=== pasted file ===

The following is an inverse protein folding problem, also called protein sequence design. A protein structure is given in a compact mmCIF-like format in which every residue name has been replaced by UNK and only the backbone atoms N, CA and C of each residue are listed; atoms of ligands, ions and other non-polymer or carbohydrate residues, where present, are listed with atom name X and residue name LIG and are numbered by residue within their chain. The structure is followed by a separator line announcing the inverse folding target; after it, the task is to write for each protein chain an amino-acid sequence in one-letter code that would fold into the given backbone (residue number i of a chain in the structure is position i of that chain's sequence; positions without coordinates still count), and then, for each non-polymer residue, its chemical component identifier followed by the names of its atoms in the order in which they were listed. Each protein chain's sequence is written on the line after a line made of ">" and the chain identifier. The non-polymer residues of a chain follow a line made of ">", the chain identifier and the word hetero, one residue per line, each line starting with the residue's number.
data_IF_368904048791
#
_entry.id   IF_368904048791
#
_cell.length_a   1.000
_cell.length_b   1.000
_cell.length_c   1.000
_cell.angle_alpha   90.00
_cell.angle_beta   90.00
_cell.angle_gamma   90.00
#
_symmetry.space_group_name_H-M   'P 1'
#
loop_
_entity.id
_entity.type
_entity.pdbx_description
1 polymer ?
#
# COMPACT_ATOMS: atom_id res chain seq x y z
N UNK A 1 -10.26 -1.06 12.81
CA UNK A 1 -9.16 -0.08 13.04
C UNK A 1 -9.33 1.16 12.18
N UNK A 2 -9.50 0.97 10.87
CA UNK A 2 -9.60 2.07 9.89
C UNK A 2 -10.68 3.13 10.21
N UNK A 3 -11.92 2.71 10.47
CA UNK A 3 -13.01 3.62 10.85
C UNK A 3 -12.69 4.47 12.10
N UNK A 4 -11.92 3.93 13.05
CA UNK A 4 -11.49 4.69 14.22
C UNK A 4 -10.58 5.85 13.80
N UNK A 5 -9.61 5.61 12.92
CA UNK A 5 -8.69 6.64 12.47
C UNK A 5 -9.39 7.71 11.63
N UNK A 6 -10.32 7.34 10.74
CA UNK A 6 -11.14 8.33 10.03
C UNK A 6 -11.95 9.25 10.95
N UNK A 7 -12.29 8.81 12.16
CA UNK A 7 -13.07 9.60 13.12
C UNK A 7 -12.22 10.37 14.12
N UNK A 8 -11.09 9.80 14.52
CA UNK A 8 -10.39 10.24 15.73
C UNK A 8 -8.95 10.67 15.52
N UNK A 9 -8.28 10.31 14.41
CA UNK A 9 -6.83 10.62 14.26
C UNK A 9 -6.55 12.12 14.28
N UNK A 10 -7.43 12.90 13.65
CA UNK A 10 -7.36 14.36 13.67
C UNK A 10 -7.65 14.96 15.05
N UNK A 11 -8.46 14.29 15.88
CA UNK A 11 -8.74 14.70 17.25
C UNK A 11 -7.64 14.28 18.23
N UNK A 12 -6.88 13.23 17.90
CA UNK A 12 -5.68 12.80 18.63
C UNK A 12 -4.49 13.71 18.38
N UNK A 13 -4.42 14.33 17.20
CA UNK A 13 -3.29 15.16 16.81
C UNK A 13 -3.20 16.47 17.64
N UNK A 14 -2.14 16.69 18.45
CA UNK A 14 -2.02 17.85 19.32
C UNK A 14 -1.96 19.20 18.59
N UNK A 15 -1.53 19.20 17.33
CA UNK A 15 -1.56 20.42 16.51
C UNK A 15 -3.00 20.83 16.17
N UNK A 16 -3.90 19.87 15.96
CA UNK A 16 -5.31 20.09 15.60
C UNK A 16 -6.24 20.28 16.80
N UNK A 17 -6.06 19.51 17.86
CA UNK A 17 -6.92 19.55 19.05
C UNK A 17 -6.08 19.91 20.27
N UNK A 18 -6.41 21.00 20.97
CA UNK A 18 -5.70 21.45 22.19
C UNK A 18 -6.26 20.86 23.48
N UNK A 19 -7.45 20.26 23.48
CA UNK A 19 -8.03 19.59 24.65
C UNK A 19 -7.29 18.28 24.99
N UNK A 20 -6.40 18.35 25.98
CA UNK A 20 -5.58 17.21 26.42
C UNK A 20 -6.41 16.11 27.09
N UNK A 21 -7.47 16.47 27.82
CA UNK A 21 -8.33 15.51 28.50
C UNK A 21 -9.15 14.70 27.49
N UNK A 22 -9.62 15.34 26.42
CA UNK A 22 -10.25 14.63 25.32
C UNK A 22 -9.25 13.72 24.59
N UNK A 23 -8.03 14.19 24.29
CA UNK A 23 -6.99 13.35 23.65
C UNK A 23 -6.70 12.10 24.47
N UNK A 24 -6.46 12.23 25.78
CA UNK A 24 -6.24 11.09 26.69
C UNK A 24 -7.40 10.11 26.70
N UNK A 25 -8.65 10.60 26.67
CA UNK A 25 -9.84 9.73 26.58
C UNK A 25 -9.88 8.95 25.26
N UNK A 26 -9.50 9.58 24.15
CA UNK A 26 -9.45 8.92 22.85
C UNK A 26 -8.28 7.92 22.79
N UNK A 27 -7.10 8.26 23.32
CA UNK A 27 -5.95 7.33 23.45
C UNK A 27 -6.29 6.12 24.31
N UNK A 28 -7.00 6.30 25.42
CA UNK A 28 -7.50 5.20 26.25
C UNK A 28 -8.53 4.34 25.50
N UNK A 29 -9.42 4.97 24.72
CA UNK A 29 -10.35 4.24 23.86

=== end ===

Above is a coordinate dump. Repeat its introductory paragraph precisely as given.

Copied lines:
The following is an inverse protein folding problem, also called protein sequence design. A protein structure is given in a compact mmCIF-like format in which every residue name has been replaced by UNK and only the backbone atoms N, CA and C of each residue are listed; atoms of ligands, ions and other non-polymer or carbohydrate residues, where present, are listed with atom name X and residue name LIG and are numbered by residue within their chain. The structure is followed by a separator line announcing the inverse folding target; after it, the task is to write for each protein chain an amino-acid sequence in one-letter code that would fold into the given backbone (residue number i of a chain in the structure is position i of that chain's sequence; positions without coordinates still count), and then, for each non-polymer residue, its chemical component identifier followed by the names of its atoms in the order in which they were listed. Each protein chain's sequence is written on the line after a line made of ">" and the chain identifier. The non-polymer residues of a chain follow a line made of ">", the chain identifier and the word hetero, one residue per line, each line starting with the residue's number.